The Best Places for Young Families in Colorado
Colorado is well-known as a top nationwide destination for folks with active lifestyles. Whether it’s skiing, hiking, hunting or camping, there are plenty of options. That’s probably why Coloradans consistently rank among some of the most healthy residents of the U.S.
Because of these factors, Colorado is also an especially great place to raise a family — but some communities are better than others. You might not want a long commute time, for example, if you have to worry about picking Junior up from day care. You also might want to find a place where it’s easy to afford a mortgage, given your income level. It’s recommended that you obtain preapproval for a mortgage before you start looking for a new home, as well. LendingTree’s researchers have combed through important statistics like these for each community in Colorado to find the best ones in which to raise a family.
- Cherry Hills Village is the best place to raise a family in Colorado, based on our analysis. with a final score of 72.5.
- Wellington and Castle Pines take the second and third spots, with final scores of 70.5 and 69.0, respectively.
- On the other end of the list, we found Sheridan to be the most challenging place for young families in Colorado, with a final score of 42.7.
- Welby and Clifton finished out the bottom three towns on our list, with final scores of 44.1 and 46.8, respectively.
The top 10 cities to live in Colorado
#1 Cherry Hills Village
It’s no surprise that suburbs of Denver appear on our list multiple times. It’s the single largest city in the entire state, after all. Cherry Hills Village, our highest-rated pick, lies just in the southern part of the city. It’s also without a doubt the most affluent community on our list, given that the median household income for families with kids is $250,001. Although just 47% of residents have children, 96% of those families here own their own homes, too, and the median housing cost is a pricey $3,319 per month. Unemployment among adults 25 to 44 years old is nil, and a very tiny proportion, 1.7%, of 16- 19-year-olds are not in high school or have not graduated. Commute times for Cherry Hills Village residents average about 21 minutes.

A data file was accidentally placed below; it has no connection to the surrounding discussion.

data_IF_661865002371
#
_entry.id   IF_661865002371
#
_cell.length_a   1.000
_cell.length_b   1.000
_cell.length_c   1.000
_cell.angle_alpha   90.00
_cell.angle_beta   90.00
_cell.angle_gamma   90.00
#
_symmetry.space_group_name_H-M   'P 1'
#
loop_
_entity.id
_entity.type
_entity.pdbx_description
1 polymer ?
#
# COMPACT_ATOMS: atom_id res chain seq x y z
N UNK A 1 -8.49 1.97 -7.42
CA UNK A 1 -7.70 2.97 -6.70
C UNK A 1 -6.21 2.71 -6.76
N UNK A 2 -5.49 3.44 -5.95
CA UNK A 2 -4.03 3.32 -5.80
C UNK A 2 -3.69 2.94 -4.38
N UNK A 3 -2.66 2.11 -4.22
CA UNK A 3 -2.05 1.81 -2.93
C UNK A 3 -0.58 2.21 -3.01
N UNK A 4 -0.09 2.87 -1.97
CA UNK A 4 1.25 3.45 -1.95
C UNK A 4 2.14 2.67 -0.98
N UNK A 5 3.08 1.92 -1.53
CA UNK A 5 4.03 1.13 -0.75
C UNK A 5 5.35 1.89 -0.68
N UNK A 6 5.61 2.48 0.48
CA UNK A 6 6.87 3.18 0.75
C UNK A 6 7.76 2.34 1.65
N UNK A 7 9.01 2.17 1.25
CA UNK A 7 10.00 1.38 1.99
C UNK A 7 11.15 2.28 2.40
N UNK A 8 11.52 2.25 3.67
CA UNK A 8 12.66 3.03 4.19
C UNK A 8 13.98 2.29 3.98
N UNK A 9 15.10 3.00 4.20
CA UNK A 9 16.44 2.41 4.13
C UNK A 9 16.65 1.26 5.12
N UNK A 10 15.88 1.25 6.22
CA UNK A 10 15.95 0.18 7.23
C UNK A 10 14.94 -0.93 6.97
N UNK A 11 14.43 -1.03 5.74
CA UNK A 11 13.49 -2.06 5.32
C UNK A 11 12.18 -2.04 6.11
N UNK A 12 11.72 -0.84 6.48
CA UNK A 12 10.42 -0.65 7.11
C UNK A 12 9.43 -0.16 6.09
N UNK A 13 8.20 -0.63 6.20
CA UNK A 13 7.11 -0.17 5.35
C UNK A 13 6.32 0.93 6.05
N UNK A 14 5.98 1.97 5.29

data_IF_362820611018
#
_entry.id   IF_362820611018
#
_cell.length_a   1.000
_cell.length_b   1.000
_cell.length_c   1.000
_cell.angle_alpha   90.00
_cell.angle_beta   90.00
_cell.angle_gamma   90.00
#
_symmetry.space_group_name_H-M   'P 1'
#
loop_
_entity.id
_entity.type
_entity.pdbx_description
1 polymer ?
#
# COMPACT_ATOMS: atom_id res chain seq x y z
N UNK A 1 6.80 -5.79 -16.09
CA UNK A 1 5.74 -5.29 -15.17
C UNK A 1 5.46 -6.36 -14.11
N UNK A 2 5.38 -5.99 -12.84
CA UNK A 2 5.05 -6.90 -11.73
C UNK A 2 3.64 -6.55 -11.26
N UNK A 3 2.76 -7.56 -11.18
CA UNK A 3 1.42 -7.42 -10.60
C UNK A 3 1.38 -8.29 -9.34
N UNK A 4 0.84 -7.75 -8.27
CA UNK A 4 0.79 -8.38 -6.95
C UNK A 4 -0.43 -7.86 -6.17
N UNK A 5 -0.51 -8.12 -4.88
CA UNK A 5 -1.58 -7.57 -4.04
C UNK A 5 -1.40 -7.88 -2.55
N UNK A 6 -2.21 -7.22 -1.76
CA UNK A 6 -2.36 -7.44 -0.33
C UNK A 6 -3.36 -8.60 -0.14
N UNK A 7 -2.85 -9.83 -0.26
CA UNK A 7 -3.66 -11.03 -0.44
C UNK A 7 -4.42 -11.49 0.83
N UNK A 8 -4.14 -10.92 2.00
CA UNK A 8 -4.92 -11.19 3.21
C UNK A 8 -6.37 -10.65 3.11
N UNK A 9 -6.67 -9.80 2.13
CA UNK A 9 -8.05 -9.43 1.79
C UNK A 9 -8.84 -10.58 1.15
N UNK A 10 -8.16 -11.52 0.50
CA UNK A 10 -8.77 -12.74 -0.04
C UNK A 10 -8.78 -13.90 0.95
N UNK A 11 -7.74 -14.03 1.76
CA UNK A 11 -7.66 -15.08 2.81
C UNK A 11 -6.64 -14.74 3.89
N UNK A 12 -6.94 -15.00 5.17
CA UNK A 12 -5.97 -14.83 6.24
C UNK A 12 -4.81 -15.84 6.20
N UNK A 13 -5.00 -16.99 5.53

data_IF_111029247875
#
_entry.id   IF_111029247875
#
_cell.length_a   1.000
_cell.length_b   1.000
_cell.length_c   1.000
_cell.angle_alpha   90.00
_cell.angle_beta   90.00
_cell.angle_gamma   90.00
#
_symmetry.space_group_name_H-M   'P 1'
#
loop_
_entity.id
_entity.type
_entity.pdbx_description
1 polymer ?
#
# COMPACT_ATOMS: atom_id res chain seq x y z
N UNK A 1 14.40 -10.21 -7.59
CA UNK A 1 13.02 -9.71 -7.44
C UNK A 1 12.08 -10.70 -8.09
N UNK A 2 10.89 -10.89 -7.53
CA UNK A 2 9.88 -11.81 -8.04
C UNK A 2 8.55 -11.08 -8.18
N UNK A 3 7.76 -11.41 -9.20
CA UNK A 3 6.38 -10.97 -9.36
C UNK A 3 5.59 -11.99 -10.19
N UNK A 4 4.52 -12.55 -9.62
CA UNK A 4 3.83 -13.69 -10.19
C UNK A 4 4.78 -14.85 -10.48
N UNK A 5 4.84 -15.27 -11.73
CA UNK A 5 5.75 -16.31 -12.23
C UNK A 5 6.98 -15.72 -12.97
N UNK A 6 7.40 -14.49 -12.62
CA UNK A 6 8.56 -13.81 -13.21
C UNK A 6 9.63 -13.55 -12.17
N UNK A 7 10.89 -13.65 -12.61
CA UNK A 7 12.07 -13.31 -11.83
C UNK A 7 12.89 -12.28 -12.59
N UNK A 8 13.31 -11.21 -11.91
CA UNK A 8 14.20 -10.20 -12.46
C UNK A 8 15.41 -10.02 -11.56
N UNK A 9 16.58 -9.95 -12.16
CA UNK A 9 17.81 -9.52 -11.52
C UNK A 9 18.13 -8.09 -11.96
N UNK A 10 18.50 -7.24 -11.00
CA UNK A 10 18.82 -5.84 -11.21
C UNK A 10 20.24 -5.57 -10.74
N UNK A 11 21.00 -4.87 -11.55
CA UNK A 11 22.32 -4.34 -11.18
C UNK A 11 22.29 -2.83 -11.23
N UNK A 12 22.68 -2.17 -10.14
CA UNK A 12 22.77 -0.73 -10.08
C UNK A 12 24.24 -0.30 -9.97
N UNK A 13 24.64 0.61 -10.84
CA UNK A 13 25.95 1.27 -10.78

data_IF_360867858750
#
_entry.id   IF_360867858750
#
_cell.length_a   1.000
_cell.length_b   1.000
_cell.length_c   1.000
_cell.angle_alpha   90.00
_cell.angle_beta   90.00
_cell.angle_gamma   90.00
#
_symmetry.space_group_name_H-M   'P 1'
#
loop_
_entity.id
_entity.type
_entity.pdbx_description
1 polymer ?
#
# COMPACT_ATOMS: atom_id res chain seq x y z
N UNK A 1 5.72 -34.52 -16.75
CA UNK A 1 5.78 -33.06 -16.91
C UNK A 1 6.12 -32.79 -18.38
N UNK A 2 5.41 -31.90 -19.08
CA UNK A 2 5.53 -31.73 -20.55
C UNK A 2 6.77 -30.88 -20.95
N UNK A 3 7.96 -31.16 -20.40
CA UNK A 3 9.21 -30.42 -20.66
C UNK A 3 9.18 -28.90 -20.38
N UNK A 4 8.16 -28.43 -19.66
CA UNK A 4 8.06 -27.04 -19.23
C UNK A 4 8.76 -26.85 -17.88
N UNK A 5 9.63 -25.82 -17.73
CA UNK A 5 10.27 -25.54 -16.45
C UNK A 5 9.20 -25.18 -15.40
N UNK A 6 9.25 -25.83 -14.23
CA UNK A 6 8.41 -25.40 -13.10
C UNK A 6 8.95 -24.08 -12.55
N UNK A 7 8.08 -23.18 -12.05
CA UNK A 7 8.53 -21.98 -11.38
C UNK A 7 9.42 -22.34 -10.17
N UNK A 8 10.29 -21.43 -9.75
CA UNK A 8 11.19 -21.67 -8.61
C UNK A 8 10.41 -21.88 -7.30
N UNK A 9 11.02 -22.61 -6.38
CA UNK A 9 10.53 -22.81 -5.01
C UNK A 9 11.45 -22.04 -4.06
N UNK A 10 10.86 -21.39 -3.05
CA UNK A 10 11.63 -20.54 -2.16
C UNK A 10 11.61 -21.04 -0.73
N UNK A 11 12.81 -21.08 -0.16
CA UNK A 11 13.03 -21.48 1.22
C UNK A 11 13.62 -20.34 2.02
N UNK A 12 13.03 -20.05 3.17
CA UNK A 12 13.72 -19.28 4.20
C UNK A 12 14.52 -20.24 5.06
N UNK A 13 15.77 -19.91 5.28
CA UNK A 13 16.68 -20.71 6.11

Situated among the lonely agricultural fields along I-25 in the northern half of the state, Wellington pops out of the landscape as a great place to raise children. Although residents here have a rather long commute compared with some of the other cities on our list — 26 minutes is the average in Wellington, likely to nearby Fort Collins — they do have goods odds of finding a job. According to our data, there is a 0% unemployment rate among adults aged 25 to 44. That bodes well for parents who want to work outside the home. Median income for families with kids is $89,829 and the median monthly housing cost is $1,334. Homeownership rates are fairly high as well, with 85% of families with children owning their own home.
#3 Castle Pines
You can find Castle Pines a little further down the I-25 corridor as you leave Denver on your way to Castle Rock. Castle Pines is also a very well-to-do community. The median household income here for families with kids is $187,303. Most families here (85%) own their own homes, too, and have a median housing payment of $2,494 per month. Castle Pines has a slight advantage over Cherry Hills Village because a few more families here have children — 53% — although 3.8% of 16- to 19-year-olds are not enrolled in or graduated from high school. Unemployment here is statistically nonexistent, and those with jobs face an average commute time of 27 minutes.
#4 Cherry Creek
Of all the Denver communities on our list, Cherry Creek is the one that lies closest to the heart of the city. In fact, if you live here, your address will simply say “Denver.” Because it lies so close to all the city’s major action, breadwinners here can expect a 22-minute average commute time to work, where they’ll earn a median household income of $131,250 per year and face median monthly housing payments of $1,652. Nearly 47% of households in Cherry Creek have children and 0% of 16- to 19-year-olds are not enrolled in or graduated from high school. Unemployment there stands at 1.4% for adults aged 25 to 44.
Woodmoor is another Front Range community located just north of Colorado Springs. This area also has a very high homeownership rate among families — only 5% of families do not own their own homes and live in alternative situations, such as renting. Woodmoor residents have the longest commute times of any of the top cities on our list — 30 minutes on average. Housing costs are also relatively high, at $1,941 per month, although residents with children here, about 40% of the population, do earn a respectable household income of $142,891 per year. Virtually no 16- to 19-year-olds in Woodmoor are not enrolled or graduated from high school.
Stonegate is yet another southern Denver community that ranks as a great place to raise children. It’s actually located northeast of Castle Pines, near Parker. Residents of this community have high homeownership rates as well, with 85% of families with children owning their home. Housing costs still aren’t cheap, with the median housing cost registering at $1,885 per month. Many families here are still six-figure earners, however, given that the median household income for child rearing families is $123,144. One note about schools: this community has one of the higher rates of older teenagers not enrolled in high school or graduated, at 4.1%. The unemployment rate is fairly low for 25- to 44-year-olds, at 1.1%, and those with jobs face an average commute time of 26.3 minutes.